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New political group outside mainstream parties publishes manifesto

Kristina Kallas, talking to ERR about the group's manifesto.
Kristina Kallas, talking to ERR about the group's manifesto. Source: Siim Lõvi/ERR

They don't know whether or not they'll eventually form a new party, but they want to challenge the political establishments with a platform based on tackling problems rather than bickering over ideologies: Five personalities from different walks of life have published the Eesti 200 manifesto.

Estonia has lately seen a multitude of demands, statements, and manifestos issued by different groups. The latest calls for a brand of politics that tries to solve problems rather than running the risk of getting entrenched along ideological conflict lines.

The group consists of IT bellwether Nortal's founder Priit Alamäe, director of the University of Tartu's Narva college Kristina Kallas, LHV Bank's corporate banking director Indrek Nuume, director of the children's fund of the Tartu University Clinic Küllike Saar, and director of the University of Tartu's Johan Skytte Institute of Political Studies Kristiina Tõnisson.

Main points of Eesti 200's manifesto

The group calls for a thorough renewal of Estonia's digital services and the e-state. It wants to make the state's digital channels the main means by which citizens communicate with government authorities and institutions.

Concerning the way the republic is run at the moment, the group wants to see more government action based on reform instead of a system focused entirely on the state's ministries and institutions. To this end, it suggests the creation of limited-term ministerial posts that would then be tasked with solving specific problems.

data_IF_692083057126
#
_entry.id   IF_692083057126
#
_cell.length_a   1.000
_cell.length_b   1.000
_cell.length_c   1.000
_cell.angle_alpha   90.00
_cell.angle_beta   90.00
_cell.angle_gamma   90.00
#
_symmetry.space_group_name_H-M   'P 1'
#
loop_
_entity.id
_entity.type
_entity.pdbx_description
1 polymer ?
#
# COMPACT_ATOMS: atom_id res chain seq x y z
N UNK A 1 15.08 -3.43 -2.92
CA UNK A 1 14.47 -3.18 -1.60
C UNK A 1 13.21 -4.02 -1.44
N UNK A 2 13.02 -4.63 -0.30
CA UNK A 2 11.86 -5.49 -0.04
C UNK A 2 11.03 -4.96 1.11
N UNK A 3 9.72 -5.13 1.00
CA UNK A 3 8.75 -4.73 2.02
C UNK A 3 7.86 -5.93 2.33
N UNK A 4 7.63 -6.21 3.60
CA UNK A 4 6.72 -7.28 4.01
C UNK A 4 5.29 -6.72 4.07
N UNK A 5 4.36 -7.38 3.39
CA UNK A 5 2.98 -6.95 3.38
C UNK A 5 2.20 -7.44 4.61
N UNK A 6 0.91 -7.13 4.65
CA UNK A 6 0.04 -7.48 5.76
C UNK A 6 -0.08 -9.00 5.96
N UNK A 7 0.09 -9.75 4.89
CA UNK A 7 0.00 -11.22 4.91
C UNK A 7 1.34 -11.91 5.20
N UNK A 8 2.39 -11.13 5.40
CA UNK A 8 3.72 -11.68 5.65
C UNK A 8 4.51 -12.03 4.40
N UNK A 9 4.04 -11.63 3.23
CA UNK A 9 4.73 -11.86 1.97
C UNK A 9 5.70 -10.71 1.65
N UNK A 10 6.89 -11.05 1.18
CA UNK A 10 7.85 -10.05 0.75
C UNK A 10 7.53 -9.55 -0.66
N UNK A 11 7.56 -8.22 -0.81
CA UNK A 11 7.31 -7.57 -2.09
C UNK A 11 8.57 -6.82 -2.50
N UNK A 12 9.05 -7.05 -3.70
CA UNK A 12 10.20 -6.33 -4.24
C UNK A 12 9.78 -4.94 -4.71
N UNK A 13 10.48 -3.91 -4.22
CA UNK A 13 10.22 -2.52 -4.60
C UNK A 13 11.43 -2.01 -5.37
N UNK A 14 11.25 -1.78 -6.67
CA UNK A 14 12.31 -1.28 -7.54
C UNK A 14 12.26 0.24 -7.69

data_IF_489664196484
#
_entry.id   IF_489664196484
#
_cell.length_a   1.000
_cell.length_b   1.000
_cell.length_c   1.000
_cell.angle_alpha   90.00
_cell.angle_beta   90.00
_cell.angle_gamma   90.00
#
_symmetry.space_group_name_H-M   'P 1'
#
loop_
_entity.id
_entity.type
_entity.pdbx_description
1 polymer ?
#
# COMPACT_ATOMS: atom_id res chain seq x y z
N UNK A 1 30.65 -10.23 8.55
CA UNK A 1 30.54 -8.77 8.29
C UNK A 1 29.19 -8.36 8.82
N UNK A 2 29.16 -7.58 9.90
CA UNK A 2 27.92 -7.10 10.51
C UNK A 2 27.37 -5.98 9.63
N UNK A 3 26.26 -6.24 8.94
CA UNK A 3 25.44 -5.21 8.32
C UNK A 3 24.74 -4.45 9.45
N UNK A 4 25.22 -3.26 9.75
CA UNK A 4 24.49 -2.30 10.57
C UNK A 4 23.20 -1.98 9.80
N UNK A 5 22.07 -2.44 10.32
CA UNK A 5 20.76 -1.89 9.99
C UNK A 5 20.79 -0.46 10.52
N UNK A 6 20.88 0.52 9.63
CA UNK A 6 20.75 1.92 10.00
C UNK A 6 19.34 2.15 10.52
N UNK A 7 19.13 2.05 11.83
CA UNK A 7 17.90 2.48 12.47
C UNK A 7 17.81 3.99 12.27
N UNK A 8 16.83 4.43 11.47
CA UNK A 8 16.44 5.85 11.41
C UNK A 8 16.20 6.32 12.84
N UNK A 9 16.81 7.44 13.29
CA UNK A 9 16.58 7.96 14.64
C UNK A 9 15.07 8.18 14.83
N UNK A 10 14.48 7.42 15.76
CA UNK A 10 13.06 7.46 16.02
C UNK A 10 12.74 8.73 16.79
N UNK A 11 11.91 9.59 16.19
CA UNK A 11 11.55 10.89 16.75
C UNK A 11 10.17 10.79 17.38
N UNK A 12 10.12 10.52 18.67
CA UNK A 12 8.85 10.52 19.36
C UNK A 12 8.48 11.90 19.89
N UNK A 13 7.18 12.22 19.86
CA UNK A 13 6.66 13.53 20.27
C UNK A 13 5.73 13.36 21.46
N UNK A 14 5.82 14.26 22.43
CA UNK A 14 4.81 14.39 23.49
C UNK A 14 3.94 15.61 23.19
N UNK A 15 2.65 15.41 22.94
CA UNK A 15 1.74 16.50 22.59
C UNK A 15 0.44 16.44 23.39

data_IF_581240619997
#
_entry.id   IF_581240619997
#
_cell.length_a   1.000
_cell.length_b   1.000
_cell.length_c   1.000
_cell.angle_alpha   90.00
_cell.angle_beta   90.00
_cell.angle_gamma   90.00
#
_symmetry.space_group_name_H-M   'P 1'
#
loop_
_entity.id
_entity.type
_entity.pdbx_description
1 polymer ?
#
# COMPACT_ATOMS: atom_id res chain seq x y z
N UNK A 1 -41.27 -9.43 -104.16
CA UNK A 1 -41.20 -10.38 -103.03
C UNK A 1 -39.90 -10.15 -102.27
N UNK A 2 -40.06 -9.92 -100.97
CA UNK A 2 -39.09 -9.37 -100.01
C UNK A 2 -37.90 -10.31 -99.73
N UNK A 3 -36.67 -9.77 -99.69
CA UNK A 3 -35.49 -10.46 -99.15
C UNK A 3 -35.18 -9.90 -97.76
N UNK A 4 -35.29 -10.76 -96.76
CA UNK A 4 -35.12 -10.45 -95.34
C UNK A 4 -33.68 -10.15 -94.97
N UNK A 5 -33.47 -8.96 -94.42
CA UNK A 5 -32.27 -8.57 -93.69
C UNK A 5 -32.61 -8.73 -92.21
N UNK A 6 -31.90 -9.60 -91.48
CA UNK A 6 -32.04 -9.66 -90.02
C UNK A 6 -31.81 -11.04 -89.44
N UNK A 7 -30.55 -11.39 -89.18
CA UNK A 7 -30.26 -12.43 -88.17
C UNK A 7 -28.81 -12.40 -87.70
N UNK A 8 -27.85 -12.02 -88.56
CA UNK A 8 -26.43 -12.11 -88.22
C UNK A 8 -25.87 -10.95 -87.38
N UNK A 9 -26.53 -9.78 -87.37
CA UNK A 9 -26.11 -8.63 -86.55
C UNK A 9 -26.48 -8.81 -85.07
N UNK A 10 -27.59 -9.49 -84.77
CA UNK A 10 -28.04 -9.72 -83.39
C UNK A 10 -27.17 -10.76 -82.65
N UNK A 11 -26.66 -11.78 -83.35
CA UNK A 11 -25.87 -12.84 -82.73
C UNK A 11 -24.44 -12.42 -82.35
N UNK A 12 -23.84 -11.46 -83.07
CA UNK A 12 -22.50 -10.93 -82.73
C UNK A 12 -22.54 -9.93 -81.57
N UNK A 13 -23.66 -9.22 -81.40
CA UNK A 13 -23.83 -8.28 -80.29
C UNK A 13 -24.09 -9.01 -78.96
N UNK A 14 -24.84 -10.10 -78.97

In terms of the economy, the group wants to reduce regulations and the amount of red tape businesses currently have to put up with. The Estonian business environment has to be changed to the effect that it attracts "ambitious companies" that want to do business through Estonia, and as they do so add value locally as well.

To achieve this, Estonia needs to develop the entrepreneurial environment as well as its education system, legal system, and infrastructure. "We need to connect Estonia by investing in internal connections and smart public transport, and create new external connections to better connect Estonia to the world," the manifesto reads.

The group also wants to reward individuals for what it calls "taking charge of their own health" by adapting the health insurance system in such a way that a healthier lifestyle can be rewarded. The current system based on treatment and insurance should be replaced by one that instead focuses on a healthy lifestyle and a health fund, the group finds.

The manifesto also states that the time has come to create a single school model for all of Estonia, under which Estonian speakers as well as Russian speakers and also students with other languages study together. The group also wants to better connect general education with vocational and higher education.

In terms of Estonia's nature, the group is in favor of the sustainable use of natural resources, basing local agriculture on a model that would "strengthen the ecological balance" and support biodiversity as well as take better care of the country's forests.

Group's angle resembles IRL precursor Res Publica

The phenomenon of such a manifesto and an at least allegedly apolitical approach to solving the country's problems isn't new. Res Publica, one of the precursors of today's Pro Patria and Res Publica Union (IRL), was founded in 2001 with a similar objective, namely to do away with political bickering and instead to focus on solving problems.

The party won the 2003 elections and formed a government with the Reform Party under Prime Minister Juhan Parts. The coalition broke up in 2005, Res Publica and Pro Patria joined forces in 2006, became IRL, and have since very much been a mainstream political party.

Whether or not Eesti 200 will eventually become a political party isn't clear yet.

Editor: Dario Cavegn

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